Stewardship Questions: Kathy Reilly 781-444-0862 email: kreilly15@yahoo.com
If anyone needs a ride to a church service or wishes a home or Communion visit, please contact me.

Stewardship: A Way of Life

Sharing: Time Talent Treasure

PROTECTION
Grandma was watching a movie with her 6 year old grandson. It was about a boy who moved with his mother to a new city, new language, and in a different country because Mom got a new job opportunity. Looking out his new apartment window, he saw a playground. So he went down to look around. He was soon noticed by a group of boys, about his same age. Talking to him in a language the boy didn’t understand, they began to push him around and hit him. The next day in school the same group of boys came up to him again and again began to bully him. Grandma thought enough is enough, even if this movie has a happy ending. And so she shut it off and began a discussion about bullying. ‘Did her grandson know what it was? Has it ever happened to you? “YES” Tell me about it.’ Her grandson explained how one time some boys were mean to him at recess. ‘And what did you do? Grandma asked. “I ran to stand next to the teacher and then they went away.” How very sad that our children ever have to experience fear in what should be a safe place in their world.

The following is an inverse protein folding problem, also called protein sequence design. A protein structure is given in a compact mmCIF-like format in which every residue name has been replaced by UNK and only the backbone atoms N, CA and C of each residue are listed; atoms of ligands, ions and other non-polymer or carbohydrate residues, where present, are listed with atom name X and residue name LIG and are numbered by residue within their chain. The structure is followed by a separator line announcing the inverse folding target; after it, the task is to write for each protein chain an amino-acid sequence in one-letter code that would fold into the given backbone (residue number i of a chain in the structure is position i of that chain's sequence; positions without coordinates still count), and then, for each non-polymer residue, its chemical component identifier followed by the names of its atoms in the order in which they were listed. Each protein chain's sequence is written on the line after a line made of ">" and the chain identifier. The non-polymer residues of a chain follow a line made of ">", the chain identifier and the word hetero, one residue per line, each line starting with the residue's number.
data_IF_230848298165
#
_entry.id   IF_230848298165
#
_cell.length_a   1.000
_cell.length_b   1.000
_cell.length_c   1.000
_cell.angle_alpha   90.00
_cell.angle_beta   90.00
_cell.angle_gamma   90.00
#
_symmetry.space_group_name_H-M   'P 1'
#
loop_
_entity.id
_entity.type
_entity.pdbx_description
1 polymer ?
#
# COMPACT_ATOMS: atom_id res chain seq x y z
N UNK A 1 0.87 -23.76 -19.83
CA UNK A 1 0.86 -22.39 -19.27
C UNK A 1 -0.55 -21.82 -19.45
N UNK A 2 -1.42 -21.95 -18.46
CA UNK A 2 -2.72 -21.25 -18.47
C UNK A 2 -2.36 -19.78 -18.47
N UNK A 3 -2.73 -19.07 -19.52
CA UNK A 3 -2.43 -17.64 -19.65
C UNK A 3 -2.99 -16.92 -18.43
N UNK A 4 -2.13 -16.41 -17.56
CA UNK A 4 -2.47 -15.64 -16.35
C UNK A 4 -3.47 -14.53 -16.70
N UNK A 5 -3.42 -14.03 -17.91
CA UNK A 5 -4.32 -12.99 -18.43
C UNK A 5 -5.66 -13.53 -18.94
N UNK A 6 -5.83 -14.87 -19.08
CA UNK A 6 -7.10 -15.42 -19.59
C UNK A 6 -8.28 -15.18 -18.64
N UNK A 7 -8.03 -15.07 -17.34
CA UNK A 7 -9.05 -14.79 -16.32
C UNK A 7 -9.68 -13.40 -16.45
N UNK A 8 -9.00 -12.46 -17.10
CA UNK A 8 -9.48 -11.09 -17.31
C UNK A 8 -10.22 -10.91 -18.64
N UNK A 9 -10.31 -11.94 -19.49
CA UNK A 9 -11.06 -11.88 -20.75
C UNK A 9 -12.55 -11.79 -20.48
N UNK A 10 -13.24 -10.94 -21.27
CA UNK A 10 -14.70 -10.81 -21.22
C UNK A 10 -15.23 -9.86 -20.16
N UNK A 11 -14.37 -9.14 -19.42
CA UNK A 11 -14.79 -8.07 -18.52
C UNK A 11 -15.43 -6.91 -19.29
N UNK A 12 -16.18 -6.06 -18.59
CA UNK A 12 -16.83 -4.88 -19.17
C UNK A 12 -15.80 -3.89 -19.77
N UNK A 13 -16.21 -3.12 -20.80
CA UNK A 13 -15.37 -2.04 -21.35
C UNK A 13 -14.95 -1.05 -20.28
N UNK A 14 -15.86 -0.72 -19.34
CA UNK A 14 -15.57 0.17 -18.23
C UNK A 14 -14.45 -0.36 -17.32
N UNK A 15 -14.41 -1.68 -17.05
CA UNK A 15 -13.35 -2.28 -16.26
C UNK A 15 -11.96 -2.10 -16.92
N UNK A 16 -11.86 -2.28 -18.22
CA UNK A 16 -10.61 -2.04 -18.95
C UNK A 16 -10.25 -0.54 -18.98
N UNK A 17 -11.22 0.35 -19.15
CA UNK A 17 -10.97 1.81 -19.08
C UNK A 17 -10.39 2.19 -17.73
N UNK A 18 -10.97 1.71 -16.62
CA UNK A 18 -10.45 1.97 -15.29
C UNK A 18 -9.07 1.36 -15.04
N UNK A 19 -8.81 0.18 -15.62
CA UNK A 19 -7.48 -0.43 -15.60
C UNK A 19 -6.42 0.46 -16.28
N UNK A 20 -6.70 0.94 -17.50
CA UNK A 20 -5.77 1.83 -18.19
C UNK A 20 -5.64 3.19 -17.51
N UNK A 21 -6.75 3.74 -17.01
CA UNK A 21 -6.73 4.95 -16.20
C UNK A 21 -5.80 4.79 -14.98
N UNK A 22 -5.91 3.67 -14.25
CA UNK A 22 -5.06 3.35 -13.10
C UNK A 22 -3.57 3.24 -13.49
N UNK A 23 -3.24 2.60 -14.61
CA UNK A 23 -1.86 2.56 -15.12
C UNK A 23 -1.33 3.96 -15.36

Fear, however, is a fact of life in every age. But what do others do who don’t have a ‘teacher’ to run to to be safe. And as we get older, we can’t necessarily run away. But we still seek a safe place in our minds and emotions. Our fears today are not necessarily right across from us, but may come from people and places over which we have no control and even possibility are not even physically near us. There are other fears of a personal nature—poor health, not enough money, accidents, surgeries, loss of loved ones, mobility, loneliness, etc. etc. etc. Nobody escapes some of these anxieties. Even Jesus’ chosen ones were afraid. And when questioned by Jesus, Peter replied ‘Where could we go? You are our Lord.’ They knew that there was no safer place than to be with the Lord and follow Him, even if they did not understand all of which He said. And so should we recognize that there is no safer place than to put our trust in Him. He is our Lord, our Savior. In ‘Jesus we place our trust.’ This can be difficult, especially if we mistakenly think that all worldly problems must be settled through worldly ways. Unfortunately, too often the way out of issues that seem overwhelming has become suicide, even for our youngest children. (Last week’s news—-11 year old boy, a victim of bullying took his own life.) It is hard to accept in the throes of such difficulties to realize that this is always a permanent solution to a temporary problem. God is our protector. He never leaves our side, if only we seek His aid.